Tuesday, December 18, 2007

Central Banks Are Getting Desperate in Dealing with the Liquidity Crunch and Resorting Again to Stealth Reductions in Policy Rates

Central banks are now becoming even more creative in dealing with the liquidity crunch and starting to do the kind of stealth policy rate reductions that they performed last August and September. The ECB just announced a special liquidity operation that will allow financial institutions to borrow for two weeks unlimited amounts at a rate of 4.21% (close to its policy rate of 4%); the two-week euro Libor had been 4.9% before the announcement. So the ECB is providing a temporary monetary policy easing of 70bps for a two week period.

The operation is highly unusual and heterodox; and while getting creative in dealing with liquidity crunches may be appropriate this action signals some desperation on the part of the ECB. The problem is that the ECB is the only G7 central bank – apart from the BoJ – that has not reduced at all its policy rate.

And since most financial and other private contracts are indexed to Libor, an average Libor that is about 100bps above policy rates it is equivalent to the ECB having raised its policy rate by 100bps in the last few months. So not only the ECB has not reduced its policy rate in spite of major signals and risks of economic slowdown in the Eurozone ...it has effectively increased its policy rate by 100bps as Libor – rather than the policy rate – is the relevant cost of capital for the financial system.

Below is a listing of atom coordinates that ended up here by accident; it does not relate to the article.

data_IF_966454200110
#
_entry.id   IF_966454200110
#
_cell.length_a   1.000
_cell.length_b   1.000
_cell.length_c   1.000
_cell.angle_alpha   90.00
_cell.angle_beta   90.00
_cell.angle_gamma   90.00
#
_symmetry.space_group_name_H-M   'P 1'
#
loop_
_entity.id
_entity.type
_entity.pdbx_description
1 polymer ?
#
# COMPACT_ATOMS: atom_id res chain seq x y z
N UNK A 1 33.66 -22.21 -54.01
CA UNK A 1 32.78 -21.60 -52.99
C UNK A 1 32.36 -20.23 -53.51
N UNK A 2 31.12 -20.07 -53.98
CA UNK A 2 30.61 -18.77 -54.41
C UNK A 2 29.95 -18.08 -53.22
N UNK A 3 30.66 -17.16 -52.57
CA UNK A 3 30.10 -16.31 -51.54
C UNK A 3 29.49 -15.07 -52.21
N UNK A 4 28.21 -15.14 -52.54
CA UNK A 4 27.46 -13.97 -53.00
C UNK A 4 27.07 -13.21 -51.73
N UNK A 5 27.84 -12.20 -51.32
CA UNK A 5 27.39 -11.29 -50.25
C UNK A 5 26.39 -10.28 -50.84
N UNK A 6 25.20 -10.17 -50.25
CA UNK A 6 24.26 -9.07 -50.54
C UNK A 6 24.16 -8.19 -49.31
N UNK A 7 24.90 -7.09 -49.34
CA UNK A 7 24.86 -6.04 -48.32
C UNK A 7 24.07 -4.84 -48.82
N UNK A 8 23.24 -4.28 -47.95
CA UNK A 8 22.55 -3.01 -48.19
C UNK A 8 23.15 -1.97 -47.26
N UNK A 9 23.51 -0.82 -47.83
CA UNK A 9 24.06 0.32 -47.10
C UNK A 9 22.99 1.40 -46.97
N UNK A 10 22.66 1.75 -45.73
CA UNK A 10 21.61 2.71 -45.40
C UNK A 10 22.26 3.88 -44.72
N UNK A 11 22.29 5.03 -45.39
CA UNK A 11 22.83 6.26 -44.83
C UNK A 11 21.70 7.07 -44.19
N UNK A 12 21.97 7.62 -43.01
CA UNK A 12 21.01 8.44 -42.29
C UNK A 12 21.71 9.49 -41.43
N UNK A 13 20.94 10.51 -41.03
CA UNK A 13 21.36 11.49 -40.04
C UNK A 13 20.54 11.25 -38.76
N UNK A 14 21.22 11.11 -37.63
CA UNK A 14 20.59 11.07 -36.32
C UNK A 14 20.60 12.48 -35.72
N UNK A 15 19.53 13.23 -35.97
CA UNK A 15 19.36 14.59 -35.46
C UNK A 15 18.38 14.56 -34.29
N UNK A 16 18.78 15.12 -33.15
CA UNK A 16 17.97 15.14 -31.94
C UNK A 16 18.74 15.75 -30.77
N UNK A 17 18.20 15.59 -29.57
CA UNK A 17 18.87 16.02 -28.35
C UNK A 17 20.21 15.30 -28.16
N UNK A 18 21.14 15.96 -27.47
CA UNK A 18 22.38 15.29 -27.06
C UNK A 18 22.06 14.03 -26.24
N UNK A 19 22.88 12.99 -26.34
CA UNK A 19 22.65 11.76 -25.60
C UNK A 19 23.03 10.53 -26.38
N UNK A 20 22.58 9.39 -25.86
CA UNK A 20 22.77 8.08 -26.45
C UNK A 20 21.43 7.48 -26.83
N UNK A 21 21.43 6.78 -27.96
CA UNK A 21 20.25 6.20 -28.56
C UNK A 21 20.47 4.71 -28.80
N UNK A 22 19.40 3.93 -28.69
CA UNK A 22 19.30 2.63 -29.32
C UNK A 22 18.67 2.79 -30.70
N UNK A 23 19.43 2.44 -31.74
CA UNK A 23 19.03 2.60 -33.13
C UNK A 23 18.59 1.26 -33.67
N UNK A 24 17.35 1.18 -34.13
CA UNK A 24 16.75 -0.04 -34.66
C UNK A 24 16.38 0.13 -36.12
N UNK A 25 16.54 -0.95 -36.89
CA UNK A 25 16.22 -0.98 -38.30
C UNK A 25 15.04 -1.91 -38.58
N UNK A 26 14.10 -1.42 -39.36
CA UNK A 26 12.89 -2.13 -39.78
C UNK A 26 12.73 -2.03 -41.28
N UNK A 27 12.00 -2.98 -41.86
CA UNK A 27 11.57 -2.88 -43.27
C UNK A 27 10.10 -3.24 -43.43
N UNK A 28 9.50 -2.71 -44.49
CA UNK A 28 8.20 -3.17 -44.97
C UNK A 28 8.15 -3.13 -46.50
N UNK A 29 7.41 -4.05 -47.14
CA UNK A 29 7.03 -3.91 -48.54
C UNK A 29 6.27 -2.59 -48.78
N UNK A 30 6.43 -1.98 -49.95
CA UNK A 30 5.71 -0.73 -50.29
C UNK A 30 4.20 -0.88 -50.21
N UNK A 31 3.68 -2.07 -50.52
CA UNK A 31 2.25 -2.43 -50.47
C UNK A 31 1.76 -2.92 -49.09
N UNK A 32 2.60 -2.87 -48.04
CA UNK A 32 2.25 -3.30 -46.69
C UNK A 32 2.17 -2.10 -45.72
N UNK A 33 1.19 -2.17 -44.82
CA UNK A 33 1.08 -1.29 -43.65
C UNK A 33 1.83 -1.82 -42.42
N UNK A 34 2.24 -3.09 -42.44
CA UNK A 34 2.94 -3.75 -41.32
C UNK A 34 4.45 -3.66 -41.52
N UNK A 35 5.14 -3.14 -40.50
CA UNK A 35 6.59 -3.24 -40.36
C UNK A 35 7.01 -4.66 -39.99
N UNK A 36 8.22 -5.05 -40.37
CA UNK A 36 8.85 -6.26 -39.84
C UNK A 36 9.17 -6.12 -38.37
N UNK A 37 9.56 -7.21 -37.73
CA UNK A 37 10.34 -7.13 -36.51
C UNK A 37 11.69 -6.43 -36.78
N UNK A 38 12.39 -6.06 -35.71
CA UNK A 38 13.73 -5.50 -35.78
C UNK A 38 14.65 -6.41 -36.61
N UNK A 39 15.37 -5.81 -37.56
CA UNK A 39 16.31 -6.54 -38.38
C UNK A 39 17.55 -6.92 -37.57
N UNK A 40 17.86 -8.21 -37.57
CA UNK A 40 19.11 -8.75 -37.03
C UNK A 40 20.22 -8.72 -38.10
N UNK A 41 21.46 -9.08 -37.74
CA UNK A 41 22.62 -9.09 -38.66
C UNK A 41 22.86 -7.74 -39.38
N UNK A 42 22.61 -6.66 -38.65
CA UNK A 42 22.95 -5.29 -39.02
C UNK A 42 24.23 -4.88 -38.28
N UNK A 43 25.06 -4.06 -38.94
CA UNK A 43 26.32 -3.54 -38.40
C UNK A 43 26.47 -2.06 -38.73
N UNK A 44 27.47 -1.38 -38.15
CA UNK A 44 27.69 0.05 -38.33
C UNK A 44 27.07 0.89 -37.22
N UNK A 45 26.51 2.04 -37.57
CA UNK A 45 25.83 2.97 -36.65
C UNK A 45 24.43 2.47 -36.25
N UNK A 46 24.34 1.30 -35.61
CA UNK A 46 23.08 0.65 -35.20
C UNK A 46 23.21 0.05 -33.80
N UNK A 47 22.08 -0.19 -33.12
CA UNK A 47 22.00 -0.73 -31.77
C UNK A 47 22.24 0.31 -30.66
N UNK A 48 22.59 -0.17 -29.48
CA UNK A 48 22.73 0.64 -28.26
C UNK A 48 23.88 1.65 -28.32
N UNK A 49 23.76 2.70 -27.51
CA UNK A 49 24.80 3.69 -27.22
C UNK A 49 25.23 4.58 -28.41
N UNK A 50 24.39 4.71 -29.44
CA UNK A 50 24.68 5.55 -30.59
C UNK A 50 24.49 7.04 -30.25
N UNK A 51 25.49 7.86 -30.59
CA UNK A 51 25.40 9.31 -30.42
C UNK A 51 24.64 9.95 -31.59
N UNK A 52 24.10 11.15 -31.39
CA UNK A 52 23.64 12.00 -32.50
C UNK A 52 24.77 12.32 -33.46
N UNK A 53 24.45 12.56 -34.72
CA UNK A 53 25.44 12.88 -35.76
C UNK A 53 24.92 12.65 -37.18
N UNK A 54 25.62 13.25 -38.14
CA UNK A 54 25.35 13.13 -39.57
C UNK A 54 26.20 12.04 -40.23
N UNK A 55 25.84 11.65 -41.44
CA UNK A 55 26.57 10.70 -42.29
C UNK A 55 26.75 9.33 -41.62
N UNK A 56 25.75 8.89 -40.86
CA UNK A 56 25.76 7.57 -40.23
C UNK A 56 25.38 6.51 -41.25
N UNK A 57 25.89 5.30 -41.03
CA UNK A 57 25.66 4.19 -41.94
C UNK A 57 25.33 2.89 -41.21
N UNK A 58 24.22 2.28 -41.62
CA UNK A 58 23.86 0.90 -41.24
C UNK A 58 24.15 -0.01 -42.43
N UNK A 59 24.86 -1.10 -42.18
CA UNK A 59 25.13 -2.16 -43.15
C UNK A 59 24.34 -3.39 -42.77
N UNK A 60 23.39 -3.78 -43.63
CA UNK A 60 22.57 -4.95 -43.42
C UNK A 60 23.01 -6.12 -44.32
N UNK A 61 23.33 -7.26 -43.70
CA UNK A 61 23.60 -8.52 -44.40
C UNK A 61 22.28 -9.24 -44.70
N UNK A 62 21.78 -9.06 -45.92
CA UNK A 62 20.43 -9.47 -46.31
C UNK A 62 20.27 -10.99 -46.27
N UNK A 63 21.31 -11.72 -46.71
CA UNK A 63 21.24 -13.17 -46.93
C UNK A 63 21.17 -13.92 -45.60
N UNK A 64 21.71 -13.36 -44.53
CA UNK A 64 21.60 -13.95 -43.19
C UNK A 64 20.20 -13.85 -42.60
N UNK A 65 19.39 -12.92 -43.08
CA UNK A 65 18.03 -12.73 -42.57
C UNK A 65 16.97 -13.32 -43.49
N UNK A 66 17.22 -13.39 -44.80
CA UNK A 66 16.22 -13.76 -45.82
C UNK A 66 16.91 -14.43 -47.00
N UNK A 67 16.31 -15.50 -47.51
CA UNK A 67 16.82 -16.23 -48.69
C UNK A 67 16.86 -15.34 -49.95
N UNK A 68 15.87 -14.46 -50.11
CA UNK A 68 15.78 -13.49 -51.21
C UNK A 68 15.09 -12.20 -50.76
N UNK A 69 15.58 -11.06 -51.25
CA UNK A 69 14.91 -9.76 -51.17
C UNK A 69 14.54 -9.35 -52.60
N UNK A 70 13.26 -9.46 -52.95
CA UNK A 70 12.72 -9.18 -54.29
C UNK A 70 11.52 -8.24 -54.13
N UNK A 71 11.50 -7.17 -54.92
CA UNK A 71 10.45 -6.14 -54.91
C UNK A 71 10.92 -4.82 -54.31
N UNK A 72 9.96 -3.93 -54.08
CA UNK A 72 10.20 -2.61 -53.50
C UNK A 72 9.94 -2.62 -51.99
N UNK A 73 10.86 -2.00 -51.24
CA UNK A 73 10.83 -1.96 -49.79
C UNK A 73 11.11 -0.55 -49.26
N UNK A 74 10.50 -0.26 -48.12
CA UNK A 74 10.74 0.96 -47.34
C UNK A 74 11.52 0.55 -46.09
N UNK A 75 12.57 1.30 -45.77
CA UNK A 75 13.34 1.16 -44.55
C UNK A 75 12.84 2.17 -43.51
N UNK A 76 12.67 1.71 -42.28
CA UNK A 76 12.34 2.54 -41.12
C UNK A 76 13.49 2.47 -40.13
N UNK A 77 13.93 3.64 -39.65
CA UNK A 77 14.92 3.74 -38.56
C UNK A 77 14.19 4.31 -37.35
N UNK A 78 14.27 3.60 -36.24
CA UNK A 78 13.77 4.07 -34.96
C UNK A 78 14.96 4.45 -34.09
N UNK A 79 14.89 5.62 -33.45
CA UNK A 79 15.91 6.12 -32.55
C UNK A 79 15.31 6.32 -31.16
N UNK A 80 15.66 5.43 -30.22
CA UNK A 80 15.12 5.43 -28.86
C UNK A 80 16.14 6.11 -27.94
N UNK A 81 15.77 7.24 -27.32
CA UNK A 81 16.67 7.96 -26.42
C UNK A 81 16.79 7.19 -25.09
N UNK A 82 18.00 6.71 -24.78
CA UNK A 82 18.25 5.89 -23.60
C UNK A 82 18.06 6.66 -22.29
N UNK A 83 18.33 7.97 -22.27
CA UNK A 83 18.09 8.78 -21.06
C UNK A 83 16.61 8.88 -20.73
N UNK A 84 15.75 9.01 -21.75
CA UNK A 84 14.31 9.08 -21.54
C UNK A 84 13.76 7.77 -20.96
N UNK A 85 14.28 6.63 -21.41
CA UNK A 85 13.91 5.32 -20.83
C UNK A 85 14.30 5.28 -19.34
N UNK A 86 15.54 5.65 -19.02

9am EST Update: Today's monster monetary injection by the ECB ended up being even larger than expected, amounting to 348.6 billion euros (or about $501 billion). The two-week Euribor fell a record 50bps to 4.45%. But in spite of this massive intervention it is still 45bps above the 4% policy rate of the ECB; so even with this unprecedented intervention the ability of the ECB to unclog the money markets has been only partially successful. Thus, while a massive injection of liquidity of $500 billion partially reduced the crunch at a short term maturity of two weeks - the one that covers the year end "turn" it has done little to nothing to deal with the liquidity crunch at a 3 month horizon.